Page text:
Writing a safeguarding policy

Last updated: 04 Sep 2018

How to set out an organisational approach to protecting children

Children have the right to be protected from harm so it is important that any organisation or group that works with children or young people has a clear set of guidelines about how they will keep children safe and respond to child protection concerns.

This page explains what a safeguarding policy should include to ensure your organisation has the overarching principles and procedures needed to protect children from harm.

What is a safeguarding policy?

A safeguarding or child protection policy is a statement that makes it clear what an organisation or group will do to keep children safe.

It should include:

  • a statement setting out the organisation's commitment to protecting all children
  • what the organisation will do to keep children safe and respond to concerns
  • a list of the supporting procedures that accompany the policy.

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Getting started

Getting started on your policy

There are different ways to write a safeguarding policy, but before you put pen to paper it’s helpful to think about potential risks to a child in your organisation, how someone might raise a concern and the practicialities of who should be involved in writing the policy.

Things to consider

  • What are the potential risks to children - who may pose a risk? what situations may increase risk?
  • How do you check people who work or volunteer for the organisation currently and new starters?
  • What are the different ways someone might raise a concern?
  • How should you respond to concerns or allegations of harm?
  • How does this policy link up with other policies and procedures?
  • Should you provide training for staff and volunteers? How will you raise awareness for everyone involved with the organisation?

> Find out more about best practice for recognising and responding to abuse

Practical tips

  • Tailor your policy and procedures to suit the needs of your organisation.
  • Use words and phrases that will mean the most to the group or community.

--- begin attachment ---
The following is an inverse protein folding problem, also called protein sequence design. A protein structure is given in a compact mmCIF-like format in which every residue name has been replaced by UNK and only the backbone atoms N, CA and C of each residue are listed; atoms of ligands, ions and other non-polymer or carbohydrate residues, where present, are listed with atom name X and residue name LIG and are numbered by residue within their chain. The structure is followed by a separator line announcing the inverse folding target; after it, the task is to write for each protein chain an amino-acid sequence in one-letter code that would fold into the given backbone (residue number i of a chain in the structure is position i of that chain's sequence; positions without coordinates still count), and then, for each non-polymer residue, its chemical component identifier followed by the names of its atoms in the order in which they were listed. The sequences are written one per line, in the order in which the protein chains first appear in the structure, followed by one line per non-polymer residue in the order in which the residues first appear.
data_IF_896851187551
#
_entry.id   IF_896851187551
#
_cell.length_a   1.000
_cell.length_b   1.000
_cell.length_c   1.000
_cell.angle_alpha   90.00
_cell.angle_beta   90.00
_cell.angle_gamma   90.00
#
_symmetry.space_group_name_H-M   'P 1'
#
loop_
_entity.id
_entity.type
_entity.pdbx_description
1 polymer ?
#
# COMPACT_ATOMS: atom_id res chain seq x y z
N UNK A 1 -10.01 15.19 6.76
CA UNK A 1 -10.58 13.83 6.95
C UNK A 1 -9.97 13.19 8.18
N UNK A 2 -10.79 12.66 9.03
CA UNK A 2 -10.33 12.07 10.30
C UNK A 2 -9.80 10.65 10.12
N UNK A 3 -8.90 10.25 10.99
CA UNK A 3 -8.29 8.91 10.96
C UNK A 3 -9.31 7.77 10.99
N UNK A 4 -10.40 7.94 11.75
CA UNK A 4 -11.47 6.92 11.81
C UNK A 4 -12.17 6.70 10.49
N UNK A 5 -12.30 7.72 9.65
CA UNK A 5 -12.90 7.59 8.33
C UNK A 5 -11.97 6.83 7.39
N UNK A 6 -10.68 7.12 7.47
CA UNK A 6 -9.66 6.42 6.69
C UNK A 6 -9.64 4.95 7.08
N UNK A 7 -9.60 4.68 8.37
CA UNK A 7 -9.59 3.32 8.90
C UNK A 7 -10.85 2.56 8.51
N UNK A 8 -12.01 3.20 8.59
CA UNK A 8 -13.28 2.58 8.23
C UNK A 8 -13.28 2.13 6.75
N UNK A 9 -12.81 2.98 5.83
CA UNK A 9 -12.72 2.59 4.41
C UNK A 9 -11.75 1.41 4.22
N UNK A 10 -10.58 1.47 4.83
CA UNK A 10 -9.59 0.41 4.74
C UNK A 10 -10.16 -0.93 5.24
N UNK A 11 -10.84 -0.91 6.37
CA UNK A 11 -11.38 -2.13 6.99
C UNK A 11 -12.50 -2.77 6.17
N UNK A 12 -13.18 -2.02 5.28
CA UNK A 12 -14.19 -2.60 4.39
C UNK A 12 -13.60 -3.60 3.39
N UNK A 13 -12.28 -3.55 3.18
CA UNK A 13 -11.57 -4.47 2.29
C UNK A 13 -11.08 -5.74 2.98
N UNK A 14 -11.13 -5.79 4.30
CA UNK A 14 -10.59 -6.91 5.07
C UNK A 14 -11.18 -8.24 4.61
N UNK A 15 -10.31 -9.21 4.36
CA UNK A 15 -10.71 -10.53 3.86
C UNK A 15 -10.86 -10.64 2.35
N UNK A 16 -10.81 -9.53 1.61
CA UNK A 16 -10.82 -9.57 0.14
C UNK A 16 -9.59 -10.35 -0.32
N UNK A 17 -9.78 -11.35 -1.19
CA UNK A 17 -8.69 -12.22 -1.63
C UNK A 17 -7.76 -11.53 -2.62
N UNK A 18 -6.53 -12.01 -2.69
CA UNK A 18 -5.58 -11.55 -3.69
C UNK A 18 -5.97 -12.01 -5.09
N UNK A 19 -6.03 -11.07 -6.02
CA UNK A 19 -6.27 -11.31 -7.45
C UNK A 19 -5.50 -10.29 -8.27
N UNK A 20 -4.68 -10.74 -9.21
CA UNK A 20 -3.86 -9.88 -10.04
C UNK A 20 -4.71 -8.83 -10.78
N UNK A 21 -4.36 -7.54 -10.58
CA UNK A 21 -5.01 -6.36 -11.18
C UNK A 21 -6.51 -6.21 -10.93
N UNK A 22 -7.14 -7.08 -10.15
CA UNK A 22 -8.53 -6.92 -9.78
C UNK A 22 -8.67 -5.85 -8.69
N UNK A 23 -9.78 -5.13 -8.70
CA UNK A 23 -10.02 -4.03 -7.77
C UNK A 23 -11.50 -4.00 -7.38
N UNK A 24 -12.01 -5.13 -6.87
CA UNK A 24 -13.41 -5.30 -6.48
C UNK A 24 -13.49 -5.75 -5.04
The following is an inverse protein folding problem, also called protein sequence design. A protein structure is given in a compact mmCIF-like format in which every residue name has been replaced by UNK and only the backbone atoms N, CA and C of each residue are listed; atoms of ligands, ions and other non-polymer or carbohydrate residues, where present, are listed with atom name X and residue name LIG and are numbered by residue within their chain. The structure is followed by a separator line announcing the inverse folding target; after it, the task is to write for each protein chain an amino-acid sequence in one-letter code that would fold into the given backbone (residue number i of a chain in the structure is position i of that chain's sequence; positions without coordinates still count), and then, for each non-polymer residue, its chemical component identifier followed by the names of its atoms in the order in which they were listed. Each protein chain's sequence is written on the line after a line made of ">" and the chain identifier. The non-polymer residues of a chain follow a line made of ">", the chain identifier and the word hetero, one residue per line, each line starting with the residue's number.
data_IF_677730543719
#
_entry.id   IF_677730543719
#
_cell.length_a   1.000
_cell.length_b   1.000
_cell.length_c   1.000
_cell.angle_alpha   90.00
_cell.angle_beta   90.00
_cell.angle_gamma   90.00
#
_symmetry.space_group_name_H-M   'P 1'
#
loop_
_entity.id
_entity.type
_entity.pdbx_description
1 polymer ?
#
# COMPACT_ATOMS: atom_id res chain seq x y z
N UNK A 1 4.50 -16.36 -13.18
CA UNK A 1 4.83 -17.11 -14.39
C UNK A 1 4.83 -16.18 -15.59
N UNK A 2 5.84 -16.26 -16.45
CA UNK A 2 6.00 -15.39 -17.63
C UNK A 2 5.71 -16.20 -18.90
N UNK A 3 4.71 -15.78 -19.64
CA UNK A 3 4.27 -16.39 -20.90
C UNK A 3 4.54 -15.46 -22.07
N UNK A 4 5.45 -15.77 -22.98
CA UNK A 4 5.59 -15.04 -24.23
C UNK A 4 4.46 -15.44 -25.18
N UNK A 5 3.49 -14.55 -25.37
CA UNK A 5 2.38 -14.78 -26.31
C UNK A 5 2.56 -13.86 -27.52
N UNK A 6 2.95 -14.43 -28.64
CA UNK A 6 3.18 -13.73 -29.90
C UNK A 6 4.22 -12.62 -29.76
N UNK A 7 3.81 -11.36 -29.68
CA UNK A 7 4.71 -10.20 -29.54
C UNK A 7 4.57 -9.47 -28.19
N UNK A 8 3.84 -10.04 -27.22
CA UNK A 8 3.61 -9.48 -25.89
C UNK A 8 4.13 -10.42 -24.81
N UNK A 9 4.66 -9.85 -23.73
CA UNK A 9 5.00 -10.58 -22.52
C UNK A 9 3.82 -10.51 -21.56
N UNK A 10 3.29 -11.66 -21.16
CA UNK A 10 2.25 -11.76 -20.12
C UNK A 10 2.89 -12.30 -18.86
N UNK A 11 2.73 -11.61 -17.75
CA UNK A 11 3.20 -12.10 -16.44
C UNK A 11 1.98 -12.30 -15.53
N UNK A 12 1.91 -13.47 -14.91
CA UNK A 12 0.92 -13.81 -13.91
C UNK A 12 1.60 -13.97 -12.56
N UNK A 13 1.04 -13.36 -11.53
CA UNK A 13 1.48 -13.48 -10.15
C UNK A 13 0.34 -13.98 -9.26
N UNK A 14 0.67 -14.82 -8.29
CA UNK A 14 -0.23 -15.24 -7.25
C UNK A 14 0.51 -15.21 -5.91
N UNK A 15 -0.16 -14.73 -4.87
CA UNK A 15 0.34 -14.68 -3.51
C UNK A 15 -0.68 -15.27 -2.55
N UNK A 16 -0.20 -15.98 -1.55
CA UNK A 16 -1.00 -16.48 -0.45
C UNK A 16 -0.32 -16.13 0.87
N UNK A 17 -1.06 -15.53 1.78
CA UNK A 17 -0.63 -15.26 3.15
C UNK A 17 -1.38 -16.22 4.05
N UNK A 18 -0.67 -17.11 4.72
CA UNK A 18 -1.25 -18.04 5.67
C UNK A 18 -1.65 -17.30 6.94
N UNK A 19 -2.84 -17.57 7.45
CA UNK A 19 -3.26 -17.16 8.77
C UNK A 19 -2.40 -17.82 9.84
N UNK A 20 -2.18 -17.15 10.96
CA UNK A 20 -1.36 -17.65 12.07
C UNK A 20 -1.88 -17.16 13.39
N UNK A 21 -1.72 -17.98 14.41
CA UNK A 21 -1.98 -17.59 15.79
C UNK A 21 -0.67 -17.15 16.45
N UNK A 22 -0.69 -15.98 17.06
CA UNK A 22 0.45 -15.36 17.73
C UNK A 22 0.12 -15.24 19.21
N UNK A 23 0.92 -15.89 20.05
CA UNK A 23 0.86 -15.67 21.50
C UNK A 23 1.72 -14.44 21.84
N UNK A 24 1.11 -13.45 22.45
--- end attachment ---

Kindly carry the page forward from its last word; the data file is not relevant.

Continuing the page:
• Involve people from different parts of the organisation to make sure the policy is relevant for everyone.
  • Think about how you can involve children and incorporate their perspective.
  • Ask different people in different roles to read the policy and feedback to ensure it is accessible to everybody.

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What to include

What to include

Aim to keep your policy under two sides of A4 paper and try to cover all the information listed below.

Purpose and aim of the policy

Identify the organisation, its purpose and function. Set out the organisation's commitment to keeping children safe and how, in broad terms, the organisation will meet this commitment.

Links to relevant guidance

Briefly state the main law and guidance that supports the policy. Explain how this policy links to other relevant organisational policies and procedures such as taking photographs and videos, internet use, recruitment.

Equality statement

Your organisation should make sure that all children and young people have the same protection regardless of age, disability, gender reassignment, race, religion or belief, sex, or sexual orientation. Your policy needs to state your commitment to anti-discriminatory practice and should explicitly recognise the additional needs of children from minority ethnic groups and disabled children and the barriers they may face, especially around communication.

Scope of the policy

Be clear about who the policy applies to. It should cover all children under 18 but does it apply to all adults in the organisation? Should it just be staff and volunteers who work directly with children? What about those who have occasional contact with children such as a caretaker?


Provide the date the policy comes into force and review dates.


Your policy should be signed by the most senior person in your organisation who has responsibility for safeguarding and child protection.

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Next steps

Next steps

Once your organisation has an agreed policy, there should be a plan of action to make sure all adults and children are aware of, understand and can access the safeguarding policy.

Things to consider include:

  • how you will tell everyone about the new or updated policy and any challenges that might arise
  • making sure your policy is accessible to people with communication difficulties or different language needs
  • checking your policy is supported by relevant procedures and is linked up with other policies, such as a photography and sharing images policy
  • dates for reviewing your policy.

> See our guidance for photographing and recording children during events and activities

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